Finally with respect to Dayan Jayatilleke’s remarks at the launch event it would have been helpful – and certainly more balanced – if Ferdinando had leavened his somewhat uncritical account of Jayatilleke’s analysis with a more substantial presentation of the counter-arguments offered in response. First, throughout the peace process (and indeed before it) the Norwegians did consult with India closely and – contra Jayatilleke’s assertions – emphatically did take on board the lessons of the traumatic IPKF (mis)adventure in Sri Lanka. As outlined clearly throughout the book, consultation with Delhi was an absolute bedrock of the Norwegian approach to Sri Lanka: any visit to Colombo by Erik Solheim and others from Oslo was always immediately followed – and sometimes preceded – by consultations in New Delhi.

Taking on board lessons learned, however, is not the same thing as drawing the same conclusions. And Jayatilleke’s interpretation of the lessons of the IPKF experience, in particular for how to deal with the LTTE, is manifestly not the same as that adopted by the Norwegians in pursuit of the peace process. (Incidentally, anyone who doubts the extent of Norwegian-Indian consultation during the Sri Lankan peace process could do worse than take a look at Indian media reports of comments by such senior former Indian Foreign Service figures as Gopalkrishna Gandhi and Lalit Mansingh at the book launch events held in Chennai and Delhi last week.)

Second, Ferdinando’s claim that the book ‘conveniently ignores’ what he describes as ‘India¹s despicable role in sponsoring terrorism’ in Sri Lanka, is simply untrue. While the early stages of the conflict are described briefly – this is, after all, mainly a book about its later stages, when Norway became directly involved – there are clear references (e.g. p. 14) to India’s role in funding the LTTE and other Tamil militant groups during the 1980s.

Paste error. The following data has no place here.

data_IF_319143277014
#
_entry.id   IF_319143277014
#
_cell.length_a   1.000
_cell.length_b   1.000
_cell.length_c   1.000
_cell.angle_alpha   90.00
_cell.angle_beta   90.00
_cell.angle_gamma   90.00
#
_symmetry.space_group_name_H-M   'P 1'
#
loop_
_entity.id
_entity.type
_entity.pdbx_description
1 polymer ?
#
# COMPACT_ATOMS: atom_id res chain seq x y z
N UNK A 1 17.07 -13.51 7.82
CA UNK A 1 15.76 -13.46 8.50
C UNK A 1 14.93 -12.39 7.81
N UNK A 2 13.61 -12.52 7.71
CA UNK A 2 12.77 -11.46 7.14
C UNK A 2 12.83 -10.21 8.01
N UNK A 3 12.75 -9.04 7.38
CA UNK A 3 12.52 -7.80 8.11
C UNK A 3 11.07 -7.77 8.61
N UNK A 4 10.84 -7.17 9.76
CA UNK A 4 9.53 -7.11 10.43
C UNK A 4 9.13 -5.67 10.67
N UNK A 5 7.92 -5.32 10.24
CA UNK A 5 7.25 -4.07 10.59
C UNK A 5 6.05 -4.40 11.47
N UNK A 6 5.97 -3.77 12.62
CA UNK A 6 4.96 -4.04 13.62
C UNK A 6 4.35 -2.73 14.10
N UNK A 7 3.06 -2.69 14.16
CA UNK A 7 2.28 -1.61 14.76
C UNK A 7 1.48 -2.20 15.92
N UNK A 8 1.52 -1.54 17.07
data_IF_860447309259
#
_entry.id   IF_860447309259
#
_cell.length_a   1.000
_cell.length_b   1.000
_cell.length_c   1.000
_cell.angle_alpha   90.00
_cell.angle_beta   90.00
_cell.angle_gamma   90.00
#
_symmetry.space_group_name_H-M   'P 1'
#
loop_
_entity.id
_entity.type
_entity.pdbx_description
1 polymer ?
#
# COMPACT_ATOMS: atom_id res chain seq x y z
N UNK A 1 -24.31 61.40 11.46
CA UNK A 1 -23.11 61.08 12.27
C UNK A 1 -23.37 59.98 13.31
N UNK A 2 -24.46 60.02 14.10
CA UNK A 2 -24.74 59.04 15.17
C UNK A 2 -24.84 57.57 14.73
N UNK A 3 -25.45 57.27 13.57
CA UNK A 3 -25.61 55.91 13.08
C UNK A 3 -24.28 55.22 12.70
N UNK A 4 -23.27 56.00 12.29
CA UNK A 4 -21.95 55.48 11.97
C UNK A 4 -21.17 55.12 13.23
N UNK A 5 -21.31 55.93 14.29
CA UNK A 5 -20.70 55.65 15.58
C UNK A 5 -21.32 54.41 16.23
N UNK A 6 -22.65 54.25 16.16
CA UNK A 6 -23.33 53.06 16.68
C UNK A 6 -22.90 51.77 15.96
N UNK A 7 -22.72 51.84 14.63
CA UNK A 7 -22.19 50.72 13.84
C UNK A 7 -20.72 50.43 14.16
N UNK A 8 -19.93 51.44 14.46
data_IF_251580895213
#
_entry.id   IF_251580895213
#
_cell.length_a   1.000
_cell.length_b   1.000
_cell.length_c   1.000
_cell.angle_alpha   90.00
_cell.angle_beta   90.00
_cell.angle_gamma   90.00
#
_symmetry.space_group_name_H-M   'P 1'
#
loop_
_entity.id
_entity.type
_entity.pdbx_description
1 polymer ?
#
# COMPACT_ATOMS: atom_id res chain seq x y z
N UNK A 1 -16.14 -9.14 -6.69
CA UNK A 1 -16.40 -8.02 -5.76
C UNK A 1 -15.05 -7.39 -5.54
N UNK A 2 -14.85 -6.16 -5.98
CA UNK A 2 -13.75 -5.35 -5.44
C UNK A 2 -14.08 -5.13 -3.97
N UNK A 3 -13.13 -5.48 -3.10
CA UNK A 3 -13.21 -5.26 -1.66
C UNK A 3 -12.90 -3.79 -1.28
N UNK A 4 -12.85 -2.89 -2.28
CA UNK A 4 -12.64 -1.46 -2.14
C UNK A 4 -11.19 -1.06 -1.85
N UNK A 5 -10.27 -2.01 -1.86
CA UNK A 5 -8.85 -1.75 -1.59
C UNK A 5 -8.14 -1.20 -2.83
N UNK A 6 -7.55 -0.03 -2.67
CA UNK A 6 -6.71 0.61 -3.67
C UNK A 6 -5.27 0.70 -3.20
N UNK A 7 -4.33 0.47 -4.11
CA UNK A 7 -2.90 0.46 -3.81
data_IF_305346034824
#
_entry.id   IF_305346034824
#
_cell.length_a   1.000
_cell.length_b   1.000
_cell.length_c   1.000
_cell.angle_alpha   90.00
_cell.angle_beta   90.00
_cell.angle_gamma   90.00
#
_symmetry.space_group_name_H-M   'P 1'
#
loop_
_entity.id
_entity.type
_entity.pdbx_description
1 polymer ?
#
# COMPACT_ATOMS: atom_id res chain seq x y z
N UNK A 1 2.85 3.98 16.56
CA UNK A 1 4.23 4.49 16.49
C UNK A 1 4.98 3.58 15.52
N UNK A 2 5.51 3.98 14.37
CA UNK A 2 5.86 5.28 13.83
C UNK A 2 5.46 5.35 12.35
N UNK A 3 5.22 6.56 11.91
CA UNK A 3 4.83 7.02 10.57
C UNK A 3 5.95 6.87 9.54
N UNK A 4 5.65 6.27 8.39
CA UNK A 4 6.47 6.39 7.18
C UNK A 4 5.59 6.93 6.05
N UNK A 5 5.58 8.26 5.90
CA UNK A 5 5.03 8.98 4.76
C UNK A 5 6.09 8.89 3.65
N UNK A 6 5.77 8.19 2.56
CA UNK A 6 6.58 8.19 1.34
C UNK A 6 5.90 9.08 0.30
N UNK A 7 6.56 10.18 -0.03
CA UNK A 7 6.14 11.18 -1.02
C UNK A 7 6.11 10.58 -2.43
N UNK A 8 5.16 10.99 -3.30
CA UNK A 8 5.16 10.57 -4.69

Third, Ferdinando calls my ‘failure’ to interview TNA leaders in connection with the Rajapaksa-LTTE financial deal that allegedly preceded the 2005 presidential election boycott by Tamils in the North East ‘astonishing’. More astonishing, perhaps, was Ferdinando’s seemingly total ignorance of this story until I agreed to provide him with the relevant section of my book. That aside, I didn’t interview TNA leaders on the subject for the same reason that I was ultimately unable to talk to a number of key figures in the Rakjapaksa-era administration.

At the time I was chiefly working on the book – 2012-2014 – securing access to the country as a whole, not to mention government ministers, was extremely difficult for outsiders like myself; and not least when the subject was the peace process and conflict as a whole. So by and large, if I didn’t talk to someone important it was because I was simply unable to. Thankfully, however, with the advent of the Sirisena-Wickremesinghe administration, all that has significantly changed.

In conclusion, I believe that the tired old zero-sum habit of point scoring when it comes to the Sri Lanka conflict is now well and truly past its sell-by date. Time, surely, to move beyond that and into the critical business of achieving a lasting political solution to the roots of the conflict.

Mark Salter, Writer & Researcher